Broward County sheriff: 'Of course I won't resign'

Scott Israel criticized for handling of Parkland


WASHINGTON (CNN) - Broward County Sheriff Scott Israel said Sunday he would not resign in the face of criticism about his agency's response to the Marjory Stoneman Douglas High School shooting.

"Of course I won't resign," Israel said when pressed on the issue by CNN anchor Jake Tapper in a lengthy interview on "State of the Union."

Israel also said he was "disgusted" an armed school resource officer did not enter the school as shots rang out and vowed to investigate any other allegation of inaction.

"I was disgusted. I was just demoralized with the performance of former deputy (Scot) Peterson," Israel said Sunday.

RELATED: Read the full transcript of the interview with Sheriff Israel

CNN reported earlier this weekend that Coral Springs sources said police officers from Coral Springs arrived at the site of the shooting and were dismayed to find three other Broward County Sheriff's deputies, in addition to Peterson, had not entered the school.

Israel said the actions of the deputies are under investigation.

"We're going to be taking statements from those Coral Springs police officers," Israel said. "If any of the deputies are alleged to have dereliction of duty, we'll look into that."

Israel said that, as of now, Peterson was the only officer that he was certain had been derelict. He added that Peterson resigned after being suspended without pay.

"Our investigation to this point shows that during this horrific attack, while this killer was inside the school, there was only one law enforcement person, period," Israel said. "And that was former deputy Scot Peterson. Coral Springs arrived -- a group of Coral Springs officers went in within, I think, about four minutes, we're projecting, after the killer left the campus."

Israel did not dispute that more Broward County deputies might not have entered the school after the killer left but before Coral Springs officers arrived, but he said that, at this point in the investigation, he had no reason to believe anyone else had acted incorrectly.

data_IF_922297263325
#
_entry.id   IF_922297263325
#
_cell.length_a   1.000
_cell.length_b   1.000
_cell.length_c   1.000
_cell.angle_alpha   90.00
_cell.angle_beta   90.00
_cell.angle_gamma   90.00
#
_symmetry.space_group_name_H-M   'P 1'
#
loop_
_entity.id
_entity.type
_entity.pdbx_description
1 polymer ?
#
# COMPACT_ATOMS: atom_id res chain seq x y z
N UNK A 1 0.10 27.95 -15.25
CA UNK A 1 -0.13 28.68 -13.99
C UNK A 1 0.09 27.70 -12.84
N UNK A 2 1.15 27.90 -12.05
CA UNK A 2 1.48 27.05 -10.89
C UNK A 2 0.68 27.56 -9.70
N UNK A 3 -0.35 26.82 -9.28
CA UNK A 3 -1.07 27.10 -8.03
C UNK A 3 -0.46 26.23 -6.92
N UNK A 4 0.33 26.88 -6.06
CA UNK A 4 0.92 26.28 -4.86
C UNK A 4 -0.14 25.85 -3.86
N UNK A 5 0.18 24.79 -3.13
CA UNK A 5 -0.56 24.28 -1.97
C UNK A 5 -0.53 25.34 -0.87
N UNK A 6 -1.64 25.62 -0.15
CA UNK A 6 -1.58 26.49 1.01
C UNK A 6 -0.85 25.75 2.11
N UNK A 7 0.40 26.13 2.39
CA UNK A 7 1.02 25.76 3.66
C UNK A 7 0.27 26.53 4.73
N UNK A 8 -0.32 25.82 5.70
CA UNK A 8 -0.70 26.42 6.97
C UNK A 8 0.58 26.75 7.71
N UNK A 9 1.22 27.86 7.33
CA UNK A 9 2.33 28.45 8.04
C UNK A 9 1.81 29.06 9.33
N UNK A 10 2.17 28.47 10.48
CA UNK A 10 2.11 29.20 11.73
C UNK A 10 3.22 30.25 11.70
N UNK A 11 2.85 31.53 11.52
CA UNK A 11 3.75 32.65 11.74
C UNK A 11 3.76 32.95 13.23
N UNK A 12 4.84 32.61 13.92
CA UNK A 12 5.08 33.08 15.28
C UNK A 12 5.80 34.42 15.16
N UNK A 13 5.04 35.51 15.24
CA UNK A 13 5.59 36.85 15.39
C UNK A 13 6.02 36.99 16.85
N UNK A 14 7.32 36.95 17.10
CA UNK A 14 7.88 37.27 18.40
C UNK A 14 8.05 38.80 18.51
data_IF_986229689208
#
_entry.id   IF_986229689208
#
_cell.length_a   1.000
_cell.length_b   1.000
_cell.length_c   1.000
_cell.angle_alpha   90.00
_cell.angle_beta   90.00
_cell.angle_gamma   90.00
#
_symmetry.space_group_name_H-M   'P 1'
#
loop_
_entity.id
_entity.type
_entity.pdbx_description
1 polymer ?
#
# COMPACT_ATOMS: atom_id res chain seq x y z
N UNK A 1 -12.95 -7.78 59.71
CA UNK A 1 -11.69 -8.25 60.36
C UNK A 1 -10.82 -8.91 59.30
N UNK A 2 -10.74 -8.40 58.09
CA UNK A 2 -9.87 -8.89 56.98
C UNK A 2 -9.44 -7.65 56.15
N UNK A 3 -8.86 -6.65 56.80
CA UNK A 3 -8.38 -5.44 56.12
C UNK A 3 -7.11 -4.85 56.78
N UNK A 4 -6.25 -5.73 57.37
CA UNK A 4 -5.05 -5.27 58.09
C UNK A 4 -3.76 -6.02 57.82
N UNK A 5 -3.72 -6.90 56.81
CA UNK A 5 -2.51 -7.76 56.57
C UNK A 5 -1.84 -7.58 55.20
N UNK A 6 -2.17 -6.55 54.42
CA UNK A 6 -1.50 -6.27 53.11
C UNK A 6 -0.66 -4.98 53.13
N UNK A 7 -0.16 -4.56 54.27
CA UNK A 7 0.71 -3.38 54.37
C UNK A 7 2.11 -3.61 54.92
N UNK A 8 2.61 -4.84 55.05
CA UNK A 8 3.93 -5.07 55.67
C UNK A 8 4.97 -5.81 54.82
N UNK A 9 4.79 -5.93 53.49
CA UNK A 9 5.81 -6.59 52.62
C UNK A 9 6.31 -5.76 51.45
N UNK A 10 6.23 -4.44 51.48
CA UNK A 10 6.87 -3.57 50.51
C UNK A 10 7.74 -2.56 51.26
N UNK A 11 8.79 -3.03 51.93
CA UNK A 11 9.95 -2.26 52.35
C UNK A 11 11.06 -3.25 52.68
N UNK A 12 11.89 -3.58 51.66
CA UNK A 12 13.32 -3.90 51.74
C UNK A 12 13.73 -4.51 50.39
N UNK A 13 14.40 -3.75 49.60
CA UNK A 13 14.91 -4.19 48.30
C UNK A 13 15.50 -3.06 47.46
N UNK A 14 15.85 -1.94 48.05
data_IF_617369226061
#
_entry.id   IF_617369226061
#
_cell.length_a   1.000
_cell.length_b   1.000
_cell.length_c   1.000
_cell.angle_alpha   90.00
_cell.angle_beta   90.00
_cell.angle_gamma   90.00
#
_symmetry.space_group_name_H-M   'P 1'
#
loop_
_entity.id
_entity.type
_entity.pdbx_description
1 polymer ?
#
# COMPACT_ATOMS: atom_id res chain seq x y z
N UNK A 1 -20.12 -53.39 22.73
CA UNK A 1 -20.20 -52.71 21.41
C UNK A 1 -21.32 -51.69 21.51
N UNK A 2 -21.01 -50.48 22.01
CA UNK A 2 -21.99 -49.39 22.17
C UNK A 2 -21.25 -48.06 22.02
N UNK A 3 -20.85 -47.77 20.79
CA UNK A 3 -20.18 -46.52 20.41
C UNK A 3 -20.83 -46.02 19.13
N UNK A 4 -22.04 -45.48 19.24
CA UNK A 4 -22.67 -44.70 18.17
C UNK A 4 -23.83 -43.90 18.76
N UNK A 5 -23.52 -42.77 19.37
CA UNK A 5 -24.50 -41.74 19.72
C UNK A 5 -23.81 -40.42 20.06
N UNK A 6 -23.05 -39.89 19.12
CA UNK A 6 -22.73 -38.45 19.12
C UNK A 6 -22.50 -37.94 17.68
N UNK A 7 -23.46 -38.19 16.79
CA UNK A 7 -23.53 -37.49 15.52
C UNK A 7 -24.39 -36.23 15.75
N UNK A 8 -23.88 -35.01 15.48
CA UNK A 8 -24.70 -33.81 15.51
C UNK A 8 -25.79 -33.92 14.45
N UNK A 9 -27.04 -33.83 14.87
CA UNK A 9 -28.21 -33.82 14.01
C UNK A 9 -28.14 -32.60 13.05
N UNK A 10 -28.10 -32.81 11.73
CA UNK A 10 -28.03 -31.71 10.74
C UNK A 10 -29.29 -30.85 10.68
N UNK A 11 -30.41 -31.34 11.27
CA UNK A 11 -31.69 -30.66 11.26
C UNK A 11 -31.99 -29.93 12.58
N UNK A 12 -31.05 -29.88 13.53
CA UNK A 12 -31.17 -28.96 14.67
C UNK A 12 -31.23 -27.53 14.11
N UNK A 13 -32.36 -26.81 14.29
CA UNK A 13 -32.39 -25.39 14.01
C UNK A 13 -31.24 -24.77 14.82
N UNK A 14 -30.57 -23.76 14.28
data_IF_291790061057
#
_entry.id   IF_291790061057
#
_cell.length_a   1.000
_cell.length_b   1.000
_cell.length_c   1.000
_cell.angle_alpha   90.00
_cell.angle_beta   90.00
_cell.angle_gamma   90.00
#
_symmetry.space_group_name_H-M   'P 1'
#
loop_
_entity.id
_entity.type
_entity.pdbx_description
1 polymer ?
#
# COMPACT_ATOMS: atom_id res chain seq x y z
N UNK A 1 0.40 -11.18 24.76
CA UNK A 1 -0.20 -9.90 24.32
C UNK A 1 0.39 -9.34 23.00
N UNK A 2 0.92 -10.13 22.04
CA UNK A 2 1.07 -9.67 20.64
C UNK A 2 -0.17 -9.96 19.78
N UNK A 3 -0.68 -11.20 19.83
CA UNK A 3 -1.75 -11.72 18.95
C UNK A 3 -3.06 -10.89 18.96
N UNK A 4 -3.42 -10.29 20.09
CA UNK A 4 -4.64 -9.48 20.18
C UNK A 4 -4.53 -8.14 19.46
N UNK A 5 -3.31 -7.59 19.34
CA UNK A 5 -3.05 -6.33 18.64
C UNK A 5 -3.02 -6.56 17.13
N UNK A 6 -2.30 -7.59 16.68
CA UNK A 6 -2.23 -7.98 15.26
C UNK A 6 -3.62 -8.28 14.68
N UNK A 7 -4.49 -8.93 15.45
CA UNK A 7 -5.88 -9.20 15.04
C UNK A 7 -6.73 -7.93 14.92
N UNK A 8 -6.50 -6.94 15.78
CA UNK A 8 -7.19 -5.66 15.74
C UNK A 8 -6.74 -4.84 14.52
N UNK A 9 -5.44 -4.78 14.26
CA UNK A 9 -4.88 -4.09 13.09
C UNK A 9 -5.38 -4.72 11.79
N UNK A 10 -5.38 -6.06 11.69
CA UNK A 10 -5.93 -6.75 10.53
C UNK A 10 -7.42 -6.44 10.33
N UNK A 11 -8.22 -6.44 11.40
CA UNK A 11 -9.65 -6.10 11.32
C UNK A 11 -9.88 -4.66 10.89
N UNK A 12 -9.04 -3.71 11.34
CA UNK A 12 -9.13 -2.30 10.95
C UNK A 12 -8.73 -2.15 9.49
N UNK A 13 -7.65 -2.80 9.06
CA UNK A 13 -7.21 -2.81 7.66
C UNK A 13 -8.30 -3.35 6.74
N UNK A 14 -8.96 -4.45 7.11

Alongside his repeated pledges to continue to investigate his agency's actions around the shooting, Israel stood by his own leadership of the department.

"I can only take responsibility for what I knew about," Israel said. "I exercise my due diligence. I've given amazing leadership to this agency."

The Broward County sheriff has taken on increased criticism as more details of law enforcement's actions around the shooting have emerged. On Sunday, Florida Republican lawmakers sent a letter to Florida GOP Gov. Rick Scott, calling on the governor to suspend Israel "for incompetence and dereliction of duty."

Scott's office sent out a news release saying he asked the Florida Department of Law Enforcement to "immediately investigate the law enforcement response" to the shooting, and in a statement later Sunday, Israel welcomed the probe and pledged full cooperation.

"This independent, outside review will ensure public confidence in the findings," Israel said.

Law enforcement received repeated warnings about the alleged shooter before the attack, including a caller saying the eventual gunman could be a "school shooter in the making."

Asked in Sunday's CNN interview about the repeated warnings and his office not initiating a report after the "school shooter in the making" tip, Israel said they were continuing to investigate their handling of the threat warnings and that the officer who handled that call "is on restrictive duty."

He said of 18 calls they received, he was unsure whether deputies handled two of them correctly.

"That's not to say they didn't. That's not to say they did," Israel said.

He argued that police do not have the authorities they need to respond to warnings about potential killers making nonspecific threats by arresting, giving them medical attention and restraining their access to firearms.

Israel repeatedly vowed to get to the bottom of the situation and said they would release their results when they are certain they have all the facts.

"There's no timeline on it other than to work as fast as we can, but we want to get it right," Israel said. "We want to get it accurate."

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